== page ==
Golden Freshwater Clam

Oreochromis niloticus

The Nile tilapia (Oreochromis niloticus) is one of the most commonly farmed tilapia species in the world. It is also commonly used for hybridisation to create tilapia variants even more suitable for farming in various conditions. The popular ND21 tilapia hybrid is for instance the result of breeding a female Nile tilapia of the ND-2 tilapia family line with a male Blue tilapia (Oreochromis aureus) of the ND-1 Tilapia family line.

Oreochromis niloticus is a fast growing species that can live in many different types of waters, from lakes and rivers to sewage canals. It is highly adaptable and can make use of a wide range of different food sources (including plants), but feeds primarily on phytoplankton and benthic algae. Even though the Nile tilapia is considered a freshwater species it has shown a great tolerance towards salt and can live in brackish conditions. In the wild, it inhabits a temperature range of 13.5-33 °C (56-91 °F)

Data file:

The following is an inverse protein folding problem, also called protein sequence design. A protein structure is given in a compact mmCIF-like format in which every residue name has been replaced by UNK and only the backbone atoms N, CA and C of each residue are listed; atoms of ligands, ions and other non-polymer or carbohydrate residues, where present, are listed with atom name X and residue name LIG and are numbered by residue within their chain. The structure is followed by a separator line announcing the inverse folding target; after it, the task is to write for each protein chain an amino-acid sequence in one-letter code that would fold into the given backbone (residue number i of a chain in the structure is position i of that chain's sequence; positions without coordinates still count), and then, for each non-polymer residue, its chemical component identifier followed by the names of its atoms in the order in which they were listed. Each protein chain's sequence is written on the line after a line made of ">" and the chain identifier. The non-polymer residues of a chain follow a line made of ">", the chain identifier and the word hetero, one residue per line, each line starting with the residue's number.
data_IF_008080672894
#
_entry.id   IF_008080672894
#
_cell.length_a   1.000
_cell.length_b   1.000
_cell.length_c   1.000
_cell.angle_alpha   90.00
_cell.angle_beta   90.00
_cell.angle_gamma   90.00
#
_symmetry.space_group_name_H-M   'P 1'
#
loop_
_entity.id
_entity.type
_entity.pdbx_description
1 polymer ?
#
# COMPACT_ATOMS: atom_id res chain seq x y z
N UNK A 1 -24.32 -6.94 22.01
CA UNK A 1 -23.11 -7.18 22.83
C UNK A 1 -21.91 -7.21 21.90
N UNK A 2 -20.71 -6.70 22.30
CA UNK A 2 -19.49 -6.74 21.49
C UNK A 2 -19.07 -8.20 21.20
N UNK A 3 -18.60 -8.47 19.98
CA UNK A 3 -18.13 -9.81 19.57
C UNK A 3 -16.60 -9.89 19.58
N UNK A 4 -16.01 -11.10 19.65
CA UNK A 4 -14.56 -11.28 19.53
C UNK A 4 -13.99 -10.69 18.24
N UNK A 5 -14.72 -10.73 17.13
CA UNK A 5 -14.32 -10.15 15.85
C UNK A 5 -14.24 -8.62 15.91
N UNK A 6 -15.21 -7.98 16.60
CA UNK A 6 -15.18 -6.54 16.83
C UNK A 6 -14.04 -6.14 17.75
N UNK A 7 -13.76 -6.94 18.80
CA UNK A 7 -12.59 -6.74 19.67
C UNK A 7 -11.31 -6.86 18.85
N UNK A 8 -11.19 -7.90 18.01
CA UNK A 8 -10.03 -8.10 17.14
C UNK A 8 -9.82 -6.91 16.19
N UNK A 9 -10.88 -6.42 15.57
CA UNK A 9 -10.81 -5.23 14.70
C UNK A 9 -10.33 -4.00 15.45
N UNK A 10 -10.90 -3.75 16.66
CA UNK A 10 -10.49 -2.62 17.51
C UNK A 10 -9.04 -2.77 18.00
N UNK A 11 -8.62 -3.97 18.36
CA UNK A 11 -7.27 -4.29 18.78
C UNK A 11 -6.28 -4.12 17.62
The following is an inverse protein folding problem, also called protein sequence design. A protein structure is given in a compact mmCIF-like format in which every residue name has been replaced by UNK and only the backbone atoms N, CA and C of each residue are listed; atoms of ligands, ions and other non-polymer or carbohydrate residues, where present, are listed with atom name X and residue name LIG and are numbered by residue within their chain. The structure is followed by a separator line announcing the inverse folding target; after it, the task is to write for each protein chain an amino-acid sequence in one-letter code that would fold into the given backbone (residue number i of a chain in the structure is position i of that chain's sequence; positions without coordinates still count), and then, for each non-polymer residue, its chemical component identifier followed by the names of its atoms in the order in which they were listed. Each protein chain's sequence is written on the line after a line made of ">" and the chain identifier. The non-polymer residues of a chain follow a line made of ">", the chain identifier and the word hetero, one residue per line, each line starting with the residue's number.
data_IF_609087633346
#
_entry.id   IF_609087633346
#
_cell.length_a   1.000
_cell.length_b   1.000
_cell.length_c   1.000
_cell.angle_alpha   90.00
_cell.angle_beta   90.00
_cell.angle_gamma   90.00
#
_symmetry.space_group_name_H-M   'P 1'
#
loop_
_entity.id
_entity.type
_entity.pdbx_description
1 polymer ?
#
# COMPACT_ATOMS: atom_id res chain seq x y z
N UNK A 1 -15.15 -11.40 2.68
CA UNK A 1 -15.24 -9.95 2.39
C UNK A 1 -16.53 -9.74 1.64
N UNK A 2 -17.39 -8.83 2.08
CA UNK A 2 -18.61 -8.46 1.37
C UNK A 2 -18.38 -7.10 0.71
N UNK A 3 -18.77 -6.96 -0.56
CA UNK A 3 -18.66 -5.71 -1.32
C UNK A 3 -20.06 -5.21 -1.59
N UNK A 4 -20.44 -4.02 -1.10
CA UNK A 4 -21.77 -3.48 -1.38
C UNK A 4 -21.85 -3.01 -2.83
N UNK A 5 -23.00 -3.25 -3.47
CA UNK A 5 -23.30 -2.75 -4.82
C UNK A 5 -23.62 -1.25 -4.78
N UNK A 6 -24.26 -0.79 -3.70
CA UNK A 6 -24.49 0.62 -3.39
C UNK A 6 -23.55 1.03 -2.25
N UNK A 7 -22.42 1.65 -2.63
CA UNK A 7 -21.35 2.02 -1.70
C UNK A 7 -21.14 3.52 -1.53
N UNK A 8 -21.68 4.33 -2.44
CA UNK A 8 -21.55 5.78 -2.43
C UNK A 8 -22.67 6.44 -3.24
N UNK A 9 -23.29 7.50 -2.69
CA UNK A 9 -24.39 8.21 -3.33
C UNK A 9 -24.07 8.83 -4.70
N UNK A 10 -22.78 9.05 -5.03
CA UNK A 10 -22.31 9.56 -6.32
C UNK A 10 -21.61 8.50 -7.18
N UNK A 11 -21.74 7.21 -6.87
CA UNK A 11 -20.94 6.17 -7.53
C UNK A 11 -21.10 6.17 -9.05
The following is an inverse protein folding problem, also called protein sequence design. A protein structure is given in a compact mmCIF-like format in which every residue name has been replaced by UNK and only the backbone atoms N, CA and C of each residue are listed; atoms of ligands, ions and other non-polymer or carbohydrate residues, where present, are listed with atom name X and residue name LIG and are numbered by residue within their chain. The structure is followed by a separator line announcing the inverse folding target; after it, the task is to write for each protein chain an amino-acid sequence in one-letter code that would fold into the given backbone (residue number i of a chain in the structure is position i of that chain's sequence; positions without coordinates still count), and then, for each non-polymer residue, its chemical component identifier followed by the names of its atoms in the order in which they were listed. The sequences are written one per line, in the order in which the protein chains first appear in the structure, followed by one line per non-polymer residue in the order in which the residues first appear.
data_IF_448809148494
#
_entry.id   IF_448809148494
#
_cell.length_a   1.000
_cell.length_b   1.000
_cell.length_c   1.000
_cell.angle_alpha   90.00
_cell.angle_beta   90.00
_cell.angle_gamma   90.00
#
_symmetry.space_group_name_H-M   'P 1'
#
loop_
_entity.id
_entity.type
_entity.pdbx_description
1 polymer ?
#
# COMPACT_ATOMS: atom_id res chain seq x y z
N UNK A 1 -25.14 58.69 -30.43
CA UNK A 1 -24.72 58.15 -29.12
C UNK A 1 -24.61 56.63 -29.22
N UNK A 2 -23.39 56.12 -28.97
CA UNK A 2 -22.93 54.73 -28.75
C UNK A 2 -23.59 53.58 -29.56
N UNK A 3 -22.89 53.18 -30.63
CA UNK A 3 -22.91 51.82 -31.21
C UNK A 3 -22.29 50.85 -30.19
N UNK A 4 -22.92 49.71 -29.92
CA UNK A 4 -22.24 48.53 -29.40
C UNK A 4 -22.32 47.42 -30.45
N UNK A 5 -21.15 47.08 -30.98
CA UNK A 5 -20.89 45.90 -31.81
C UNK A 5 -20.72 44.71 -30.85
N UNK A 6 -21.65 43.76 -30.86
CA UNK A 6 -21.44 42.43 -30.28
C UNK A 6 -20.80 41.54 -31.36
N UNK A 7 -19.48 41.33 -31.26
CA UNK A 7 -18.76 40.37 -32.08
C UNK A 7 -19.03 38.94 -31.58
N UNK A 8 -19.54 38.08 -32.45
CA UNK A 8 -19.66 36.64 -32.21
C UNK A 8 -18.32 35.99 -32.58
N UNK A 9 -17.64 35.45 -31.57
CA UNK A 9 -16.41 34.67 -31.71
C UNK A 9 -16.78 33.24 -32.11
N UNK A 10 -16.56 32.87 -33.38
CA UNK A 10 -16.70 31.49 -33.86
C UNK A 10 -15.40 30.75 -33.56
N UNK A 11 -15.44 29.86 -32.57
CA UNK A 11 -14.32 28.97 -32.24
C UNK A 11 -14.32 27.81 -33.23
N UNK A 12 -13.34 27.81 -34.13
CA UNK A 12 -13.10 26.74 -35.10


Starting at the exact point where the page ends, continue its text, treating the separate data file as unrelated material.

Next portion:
The wild Oreochromis niloticus is dark coloured and many commercial tilapia farmers are therefore growing leucistic breeds instead, since the paler varieties tend to be more highly appreciated among consumers. A leucistic fish is characterized by reduced pigmentation. Leucism is similar to albinism but affects all type of skin pigment, not only melanin.

Since Nile tilapia is such a popular food fish, it has been deliberately or accidentally introduced to the wild in many different parts of the world. It can today be found on all continents except Antarctica. When farming tilapia it is important to prevent escapes and adhere to local regulations, because the adaptable and productive Nile tilapia can easily turn into a problematic invasive species. (This risk is not limited to Nile tilapia only, many species of tilapia can turn into pests outside their native region.)